It should come as no surprise to anyone that I absolutely love comfort food. And, I couldn’t be more delighted about the wave of new restaurants specializing in comfort foods. Seriously. It’s all over the place. You can probably open up one of your fancy food magazines right now and find a hearty comfort food recipe for meatballs or macaroni and cheese. Does anyone tire of it? I don’t. This is the stuff on which I was raised. It is the food that makes you feel warm inside when it’s dead winter or you’re having a miserable day. Of course, comfort food is also the stuff primarily responsible for the large amount of meat on my bones throughout my childhood years. Yes. It’s a fabulous thing.
It’s become apparent to me recently, however, there is a glaring absence on many comfort food restaurant menus. While I wholeheartedly agree tuna melts and meatloaf sandwiches are wonderfully delicious, I’ll take a toasty chunk of noodle kugel over them any day of the week.
Have you had noodle kugel? If you’re Jewish, I’m willing to bet it’s a staple at your family gatherings. If you’re not Jewish, bear with me for a moment. Kugel sounds a bit strange and possibly off-putting if you are unfamiliar with it. While many of you might enjoy indulging in breakfast for dinner on occasion, it’s entirely another thing to mix elements of both in one meal. However, I assure you kugel is a miraculous food. The comforting egg pasta mixes perfectly with the sweet pineapple and the rich cheeses. It’s like macaroni and cheese and blintzes all mixed up together in one bite. In short, it’s heaven.
It’s also the perfect food to bring over to a sick friend or, in this case, to a family with a newborn baby. I know I was very thankful for all the lovely meals people made for us after Maeve was born. So, today, I carry on the tradition in true comfort food style. And, although I’m not Jewish, I do believe a Jewish grandmother inhabits my body from time to time. I welcome her with open arms just as I welcome another Baby M into this world. I’m quite certain Baby M will appreciate the warmth of a good noodle kugel. I can see it in her sparkly baby eyes.
I encourage you to try out this kugel recipe for your own purposes. It will surely bring you comfort no matter the situation. Of course, let me know what you think. I don’t need much encouragement. I plan to be the first to launch the campaign urging restaurant owners to include kugel on their daily menus.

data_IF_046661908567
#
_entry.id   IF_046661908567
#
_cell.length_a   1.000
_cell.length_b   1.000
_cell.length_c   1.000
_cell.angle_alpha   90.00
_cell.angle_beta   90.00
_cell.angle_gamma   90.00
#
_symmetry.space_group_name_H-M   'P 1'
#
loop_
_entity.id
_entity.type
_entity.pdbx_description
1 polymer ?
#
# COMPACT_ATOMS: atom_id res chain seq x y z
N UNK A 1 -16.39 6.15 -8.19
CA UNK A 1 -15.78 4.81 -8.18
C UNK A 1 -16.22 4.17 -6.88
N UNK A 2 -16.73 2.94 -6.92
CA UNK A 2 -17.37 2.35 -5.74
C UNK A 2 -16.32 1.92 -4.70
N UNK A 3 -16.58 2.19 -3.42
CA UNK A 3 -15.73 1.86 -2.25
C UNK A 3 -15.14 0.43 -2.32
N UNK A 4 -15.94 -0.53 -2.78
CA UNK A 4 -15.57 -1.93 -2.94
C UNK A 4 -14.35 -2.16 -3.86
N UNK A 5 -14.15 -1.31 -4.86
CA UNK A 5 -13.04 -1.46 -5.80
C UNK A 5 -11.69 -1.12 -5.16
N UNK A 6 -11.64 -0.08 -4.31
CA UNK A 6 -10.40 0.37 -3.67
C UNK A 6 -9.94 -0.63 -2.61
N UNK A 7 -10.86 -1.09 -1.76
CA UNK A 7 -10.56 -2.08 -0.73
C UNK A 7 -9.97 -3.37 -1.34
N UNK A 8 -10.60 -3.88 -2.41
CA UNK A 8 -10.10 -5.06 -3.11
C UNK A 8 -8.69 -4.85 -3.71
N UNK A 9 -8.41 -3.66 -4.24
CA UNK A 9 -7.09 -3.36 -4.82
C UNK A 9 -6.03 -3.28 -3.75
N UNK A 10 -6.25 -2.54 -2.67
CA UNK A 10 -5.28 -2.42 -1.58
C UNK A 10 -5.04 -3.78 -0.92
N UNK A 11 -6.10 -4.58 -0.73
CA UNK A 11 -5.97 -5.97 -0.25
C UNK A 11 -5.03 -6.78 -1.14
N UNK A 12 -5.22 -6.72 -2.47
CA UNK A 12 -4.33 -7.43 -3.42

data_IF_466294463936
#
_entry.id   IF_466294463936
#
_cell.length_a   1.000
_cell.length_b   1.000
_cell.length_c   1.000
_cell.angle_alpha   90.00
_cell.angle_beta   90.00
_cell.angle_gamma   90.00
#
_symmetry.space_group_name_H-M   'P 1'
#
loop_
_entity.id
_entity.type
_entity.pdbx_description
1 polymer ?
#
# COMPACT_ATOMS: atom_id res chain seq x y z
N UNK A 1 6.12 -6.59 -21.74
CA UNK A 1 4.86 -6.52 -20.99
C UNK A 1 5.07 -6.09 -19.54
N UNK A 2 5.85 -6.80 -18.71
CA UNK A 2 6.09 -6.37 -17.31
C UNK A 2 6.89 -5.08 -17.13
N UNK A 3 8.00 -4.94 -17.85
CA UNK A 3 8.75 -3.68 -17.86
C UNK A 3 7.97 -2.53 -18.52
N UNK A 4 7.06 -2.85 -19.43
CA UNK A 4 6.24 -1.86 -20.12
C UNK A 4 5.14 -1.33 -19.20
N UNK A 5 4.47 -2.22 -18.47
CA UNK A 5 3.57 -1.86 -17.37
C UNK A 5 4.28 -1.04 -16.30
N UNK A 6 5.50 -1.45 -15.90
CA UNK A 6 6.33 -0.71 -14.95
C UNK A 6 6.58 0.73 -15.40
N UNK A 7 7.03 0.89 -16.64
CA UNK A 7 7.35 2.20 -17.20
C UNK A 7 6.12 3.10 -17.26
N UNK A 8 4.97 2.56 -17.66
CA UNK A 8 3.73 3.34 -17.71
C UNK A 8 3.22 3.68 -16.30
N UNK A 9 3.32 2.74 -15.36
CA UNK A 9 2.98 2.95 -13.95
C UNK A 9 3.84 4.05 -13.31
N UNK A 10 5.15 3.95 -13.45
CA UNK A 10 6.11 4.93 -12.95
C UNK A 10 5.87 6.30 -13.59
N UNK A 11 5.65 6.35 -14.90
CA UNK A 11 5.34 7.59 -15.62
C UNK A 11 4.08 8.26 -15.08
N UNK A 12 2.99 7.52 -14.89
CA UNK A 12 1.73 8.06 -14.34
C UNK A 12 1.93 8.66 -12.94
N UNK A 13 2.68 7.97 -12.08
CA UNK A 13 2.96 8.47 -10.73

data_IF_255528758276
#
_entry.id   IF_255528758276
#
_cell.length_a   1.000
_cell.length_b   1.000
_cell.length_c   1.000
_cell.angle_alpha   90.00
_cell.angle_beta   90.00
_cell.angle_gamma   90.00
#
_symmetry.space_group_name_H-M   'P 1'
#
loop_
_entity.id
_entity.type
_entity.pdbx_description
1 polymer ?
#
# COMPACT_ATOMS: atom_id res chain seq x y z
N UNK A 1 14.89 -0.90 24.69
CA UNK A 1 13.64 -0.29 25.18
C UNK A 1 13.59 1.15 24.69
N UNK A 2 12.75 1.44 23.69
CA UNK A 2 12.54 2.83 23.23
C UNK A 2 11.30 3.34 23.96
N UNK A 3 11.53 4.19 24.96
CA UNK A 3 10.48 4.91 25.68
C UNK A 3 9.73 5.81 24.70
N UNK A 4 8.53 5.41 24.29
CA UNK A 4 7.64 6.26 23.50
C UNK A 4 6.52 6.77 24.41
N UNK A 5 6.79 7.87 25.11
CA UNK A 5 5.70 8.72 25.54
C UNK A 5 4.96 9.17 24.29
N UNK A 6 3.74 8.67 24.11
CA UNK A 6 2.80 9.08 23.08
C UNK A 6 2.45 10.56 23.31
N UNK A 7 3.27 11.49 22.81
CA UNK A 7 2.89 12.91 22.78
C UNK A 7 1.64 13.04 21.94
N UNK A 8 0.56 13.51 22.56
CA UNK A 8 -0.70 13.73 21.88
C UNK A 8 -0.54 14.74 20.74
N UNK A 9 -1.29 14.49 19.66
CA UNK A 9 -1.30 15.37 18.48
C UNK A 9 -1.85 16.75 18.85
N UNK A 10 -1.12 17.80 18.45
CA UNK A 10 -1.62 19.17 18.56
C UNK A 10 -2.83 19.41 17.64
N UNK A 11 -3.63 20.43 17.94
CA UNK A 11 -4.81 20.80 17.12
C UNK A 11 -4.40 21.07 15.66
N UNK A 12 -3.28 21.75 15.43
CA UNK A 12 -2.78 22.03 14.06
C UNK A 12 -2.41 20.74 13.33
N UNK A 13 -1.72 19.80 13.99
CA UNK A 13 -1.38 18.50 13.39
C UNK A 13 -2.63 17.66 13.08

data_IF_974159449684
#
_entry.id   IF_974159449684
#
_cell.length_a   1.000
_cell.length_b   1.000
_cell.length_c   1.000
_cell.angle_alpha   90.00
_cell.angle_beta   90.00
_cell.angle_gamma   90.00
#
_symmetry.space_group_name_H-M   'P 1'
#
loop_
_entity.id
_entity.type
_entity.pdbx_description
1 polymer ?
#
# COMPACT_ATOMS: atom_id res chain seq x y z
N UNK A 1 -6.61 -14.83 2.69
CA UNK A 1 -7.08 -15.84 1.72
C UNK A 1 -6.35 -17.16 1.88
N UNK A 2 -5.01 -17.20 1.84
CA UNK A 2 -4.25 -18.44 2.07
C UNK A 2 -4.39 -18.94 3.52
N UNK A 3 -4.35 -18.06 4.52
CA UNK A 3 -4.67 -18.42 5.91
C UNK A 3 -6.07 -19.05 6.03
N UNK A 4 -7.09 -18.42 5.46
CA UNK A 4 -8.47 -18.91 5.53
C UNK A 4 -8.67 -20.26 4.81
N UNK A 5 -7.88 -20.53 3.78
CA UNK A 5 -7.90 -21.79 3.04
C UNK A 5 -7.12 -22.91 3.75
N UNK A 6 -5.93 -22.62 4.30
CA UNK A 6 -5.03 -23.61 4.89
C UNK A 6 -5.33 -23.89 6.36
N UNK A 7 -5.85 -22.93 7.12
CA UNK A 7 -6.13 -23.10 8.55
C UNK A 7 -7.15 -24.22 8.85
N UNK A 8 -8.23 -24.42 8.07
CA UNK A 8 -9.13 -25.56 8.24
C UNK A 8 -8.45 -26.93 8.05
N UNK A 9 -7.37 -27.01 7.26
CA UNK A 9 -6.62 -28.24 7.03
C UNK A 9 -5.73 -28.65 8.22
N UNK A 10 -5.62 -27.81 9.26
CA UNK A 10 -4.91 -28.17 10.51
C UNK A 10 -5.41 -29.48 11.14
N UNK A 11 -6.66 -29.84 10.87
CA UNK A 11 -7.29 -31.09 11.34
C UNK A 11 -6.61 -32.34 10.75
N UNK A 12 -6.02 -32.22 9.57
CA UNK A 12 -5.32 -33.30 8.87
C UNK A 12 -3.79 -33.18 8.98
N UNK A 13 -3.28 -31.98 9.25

- ceramic baking dish
- warm pot
- 1 Pound dried wide egg noodles
- 1/2 Stick (1/4 cup) unsalted butter, cut into 1/4 inch cubes
- 1 Cup lowfat milk
- 5 Large eggs, lightly beaten
- 1/2 Cup sugar
- 2 Teaspoons Vanilla
- 1/2 Teaspoon Kosher salt
- 1 (1-pound) Container sour cream
- 1 (1-pound) Container small curd cottage cheese (4% fat)
- 1 (20-ounce) Can crushed pineapple, drained
- 2 Cups Cornflakes, coarsely crushed
- 2 Heaping Teaspoons Sugar
- 1/2 Teaspoon Cinnamon
- 2 Tablespoons Unsalted butter, cut into 1/4 inch cubes
- Put oven rack in middle position and preheat to 350°F. Butter a 13- by 9- by 2-inch glass or ceramic baking dish.
- Cook noodles in a 6- to 8-quart pot of boiling salted water until al dente. Drain well in a colander, then return to warm pot and add butter, tossing until noodles are coated.
- Whisk together milk, eggs, sugar, vanilla, and salt until combined, then whisk in sour cream. Stir in cottage cheese and pineapple and add to noodles, stirring to coat well, then spoon into baking dish.
- Make topping and bake kugel:
- Stir together cornflakes, sugar, and cinnamon and sprinkle evenly over noodles. Dot with butter and bake until kugel is set and edges are golden brown, about 1 hour. Let stand 5 minutes before serving.